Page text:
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ON THE LEFT: Add unique twist to food tourism

Michael Harrison

ON THE LEFT: Add unique twist to  food tourism

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Food tourism is big. People all over the world are doing it. You go to some hotels and you are getting cooking classes, you are getting tours. In relation to Barbados and this hotel, I think it is important that the guests experience our culture and our indigenous products and ingredients and foods, but I think they also need some stuff that they are familiar with.
What we do here is blend of a lot of that really, utilising my background of being trained internationally and using our local ingredients and marrying them.
Concerning food tourism here, we do a couple of tours. We have one tour with a fisherman, a man called Barker, and he goes out and whatever he catches is our catch, so his name is even on the menu. If he catches lobster that is on the menu, if he catches barracuda, snapper, that is on the menu, but we also supplement that with other fishermen as well.
We have a tour where Barker would take guests out at six o’clock in the morning on a small boat and guests would go fishing and then they would come back and bring the fish back to the hotel and I would prepare it in whatever style they want to have it done.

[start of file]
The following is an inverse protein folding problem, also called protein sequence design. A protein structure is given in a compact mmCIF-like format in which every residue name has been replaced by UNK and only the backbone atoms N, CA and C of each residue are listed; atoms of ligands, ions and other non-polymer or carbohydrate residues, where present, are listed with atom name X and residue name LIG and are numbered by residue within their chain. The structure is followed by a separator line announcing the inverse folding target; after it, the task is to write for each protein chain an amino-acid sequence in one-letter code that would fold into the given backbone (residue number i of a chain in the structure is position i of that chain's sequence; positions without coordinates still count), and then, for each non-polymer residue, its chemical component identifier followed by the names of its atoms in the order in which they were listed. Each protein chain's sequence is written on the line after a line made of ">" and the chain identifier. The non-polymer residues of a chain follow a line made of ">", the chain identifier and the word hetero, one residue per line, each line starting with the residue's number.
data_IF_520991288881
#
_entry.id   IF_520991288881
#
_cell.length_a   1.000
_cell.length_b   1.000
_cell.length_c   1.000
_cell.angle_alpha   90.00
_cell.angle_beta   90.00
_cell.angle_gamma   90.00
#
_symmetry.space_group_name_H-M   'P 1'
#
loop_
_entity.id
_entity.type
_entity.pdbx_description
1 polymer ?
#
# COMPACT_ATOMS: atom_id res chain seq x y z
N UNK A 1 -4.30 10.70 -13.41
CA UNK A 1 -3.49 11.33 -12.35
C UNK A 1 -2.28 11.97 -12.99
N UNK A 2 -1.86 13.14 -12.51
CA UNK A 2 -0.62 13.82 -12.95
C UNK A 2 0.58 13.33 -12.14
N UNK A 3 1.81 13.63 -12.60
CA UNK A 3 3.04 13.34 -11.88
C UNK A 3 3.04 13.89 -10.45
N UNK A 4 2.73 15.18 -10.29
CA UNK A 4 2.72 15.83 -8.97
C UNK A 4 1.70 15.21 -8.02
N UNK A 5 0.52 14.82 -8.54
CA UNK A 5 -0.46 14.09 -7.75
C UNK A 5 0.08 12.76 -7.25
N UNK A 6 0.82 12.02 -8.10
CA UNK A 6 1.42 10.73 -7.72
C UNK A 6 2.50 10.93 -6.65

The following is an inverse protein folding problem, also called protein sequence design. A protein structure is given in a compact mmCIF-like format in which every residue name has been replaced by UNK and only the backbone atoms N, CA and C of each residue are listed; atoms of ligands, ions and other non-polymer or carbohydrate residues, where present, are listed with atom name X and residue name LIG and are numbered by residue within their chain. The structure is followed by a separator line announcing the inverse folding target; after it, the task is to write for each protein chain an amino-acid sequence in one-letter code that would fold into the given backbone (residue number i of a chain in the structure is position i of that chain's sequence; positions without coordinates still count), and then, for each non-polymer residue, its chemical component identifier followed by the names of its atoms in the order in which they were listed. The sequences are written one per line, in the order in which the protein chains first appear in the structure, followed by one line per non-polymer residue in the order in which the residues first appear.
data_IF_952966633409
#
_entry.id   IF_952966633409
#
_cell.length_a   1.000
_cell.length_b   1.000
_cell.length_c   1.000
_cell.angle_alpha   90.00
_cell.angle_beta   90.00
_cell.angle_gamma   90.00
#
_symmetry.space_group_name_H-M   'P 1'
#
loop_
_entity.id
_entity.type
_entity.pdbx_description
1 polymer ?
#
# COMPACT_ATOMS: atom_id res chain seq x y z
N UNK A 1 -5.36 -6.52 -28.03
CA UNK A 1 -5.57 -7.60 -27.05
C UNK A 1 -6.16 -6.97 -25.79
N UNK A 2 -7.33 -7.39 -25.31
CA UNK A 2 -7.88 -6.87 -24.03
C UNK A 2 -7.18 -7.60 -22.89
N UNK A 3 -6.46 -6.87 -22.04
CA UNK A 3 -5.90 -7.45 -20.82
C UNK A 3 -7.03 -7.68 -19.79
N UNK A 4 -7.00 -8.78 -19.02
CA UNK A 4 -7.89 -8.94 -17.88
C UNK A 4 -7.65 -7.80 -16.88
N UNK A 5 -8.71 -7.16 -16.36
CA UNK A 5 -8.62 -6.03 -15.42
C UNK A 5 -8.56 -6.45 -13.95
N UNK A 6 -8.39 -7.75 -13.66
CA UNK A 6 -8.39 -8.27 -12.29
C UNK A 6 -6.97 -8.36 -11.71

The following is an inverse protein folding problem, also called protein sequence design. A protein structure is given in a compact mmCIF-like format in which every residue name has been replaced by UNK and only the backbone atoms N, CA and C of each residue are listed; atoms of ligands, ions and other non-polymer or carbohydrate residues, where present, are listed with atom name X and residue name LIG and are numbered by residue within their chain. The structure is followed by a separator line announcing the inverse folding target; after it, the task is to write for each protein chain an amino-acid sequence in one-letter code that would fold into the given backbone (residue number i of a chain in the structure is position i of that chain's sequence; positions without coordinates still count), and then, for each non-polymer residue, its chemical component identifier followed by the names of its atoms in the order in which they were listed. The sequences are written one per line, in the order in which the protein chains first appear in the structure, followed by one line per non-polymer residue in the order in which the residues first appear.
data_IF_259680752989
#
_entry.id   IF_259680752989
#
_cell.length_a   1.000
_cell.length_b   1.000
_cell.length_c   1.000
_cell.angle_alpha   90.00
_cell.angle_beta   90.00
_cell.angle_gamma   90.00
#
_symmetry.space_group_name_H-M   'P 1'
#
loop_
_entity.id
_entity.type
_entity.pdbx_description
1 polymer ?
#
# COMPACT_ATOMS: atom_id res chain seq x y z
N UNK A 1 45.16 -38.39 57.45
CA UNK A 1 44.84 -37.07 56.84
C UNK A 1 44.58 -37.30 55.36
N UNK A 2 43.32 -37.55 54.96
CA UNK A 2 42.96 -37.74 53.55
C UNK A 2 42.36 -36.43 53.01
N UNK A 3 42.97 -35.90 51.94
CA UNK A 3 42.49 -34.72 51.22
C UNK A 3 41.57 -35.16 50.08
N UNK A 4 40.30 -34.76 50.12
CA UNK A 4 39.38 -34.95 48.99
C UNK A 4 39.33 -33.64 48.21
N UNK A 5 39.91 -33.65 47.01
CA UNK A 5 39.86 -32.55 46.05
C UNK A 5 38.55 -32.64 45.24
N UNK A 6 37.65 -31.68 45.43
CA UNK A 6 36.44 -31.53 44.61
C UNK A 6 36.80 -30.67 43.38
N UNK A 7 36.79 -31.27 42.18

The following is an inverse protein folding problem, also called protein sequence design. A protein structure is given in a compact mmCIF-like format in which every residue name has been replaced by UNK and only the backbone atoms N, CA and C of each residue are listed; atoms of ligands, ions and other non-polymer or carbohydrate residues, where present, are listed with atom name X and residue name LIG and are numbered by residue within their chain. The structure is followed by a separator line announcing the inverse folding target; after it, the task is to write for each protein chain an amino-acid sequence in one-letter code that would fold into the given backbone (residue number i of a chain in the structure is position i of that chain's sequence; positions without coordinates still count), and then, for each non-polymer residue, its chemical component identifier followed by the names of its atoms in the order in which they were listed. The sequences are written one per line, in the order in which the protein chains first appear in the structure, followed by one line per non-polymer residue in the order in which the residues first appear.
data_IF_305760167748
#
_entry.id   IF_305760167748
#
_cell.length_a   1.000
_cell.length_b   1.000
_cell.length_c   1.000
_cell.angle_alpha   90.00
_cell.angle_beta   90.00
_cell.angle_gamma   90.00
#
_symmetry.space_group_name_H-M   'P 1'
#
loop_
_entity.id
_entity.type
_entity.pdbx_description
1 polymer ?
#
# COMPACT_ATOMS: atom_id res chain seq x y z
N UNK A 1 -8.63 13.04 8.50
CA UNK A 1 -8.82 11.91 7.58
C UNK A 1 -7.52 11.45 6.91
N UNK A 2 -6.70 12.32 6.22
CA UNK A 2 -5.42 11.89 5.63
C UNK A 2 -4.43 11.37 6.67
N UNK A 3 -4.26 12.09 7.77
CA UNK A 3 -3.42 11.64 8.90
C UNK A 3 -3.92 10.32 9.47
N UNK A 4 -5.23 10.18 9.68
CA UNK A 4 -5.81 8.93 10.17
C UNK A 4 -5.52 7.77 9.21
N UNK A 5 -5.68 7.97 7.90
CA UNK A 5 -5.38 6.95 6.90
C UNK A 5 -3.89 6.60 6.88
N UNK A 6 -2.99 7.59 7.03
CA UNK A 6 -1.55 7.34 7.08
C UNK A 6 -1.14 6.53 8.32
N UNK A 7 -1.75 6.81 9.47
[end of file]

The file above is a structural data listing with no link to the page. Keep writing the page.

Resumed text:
It’s beautiful and they all love it. And then we have a tour as wellwhere I take guests to the market on Saturdays. I drive the company van and they see the locals shopping for their vegetables on a Saturday, the colours, the smells, the vibe – there is nothing more Bajan than a market on a Saturday morning.
We buy some vegetables from each of the hawkers and we go to the fish market and we see how they clean the flying fish and bone the big fish and purchase some fish.
After the market I would go to a rum shop and we would eat some pudding and souse all from the same plate, and we try different foods and eat them from the same plate.
I bring the food back to the hotel and do a demonstration on the local ingredients that we would have bought from the vegetable market and fish market and then they would have that for lunch. You can’t want better food tourism than that really.
So food tourism is very important for tourism destinations like Barbados. Take pudding and souse, for example. It’s not just about the pudding and souse; it’s about what it represents to us because that dish started from slavery when the plantation owner would throw those parts away.
It used to be what we might call peasant food or poor man’s food, but now it’s not.
People from all levels of society are eating it and enjoying it because it is such a Bajan thing on Saturday with rum or beer – it’s just us really. Barbados would do well to increase its focus on this area of tourism.
Michael Harrison is Cobblers Cove’s executive chef.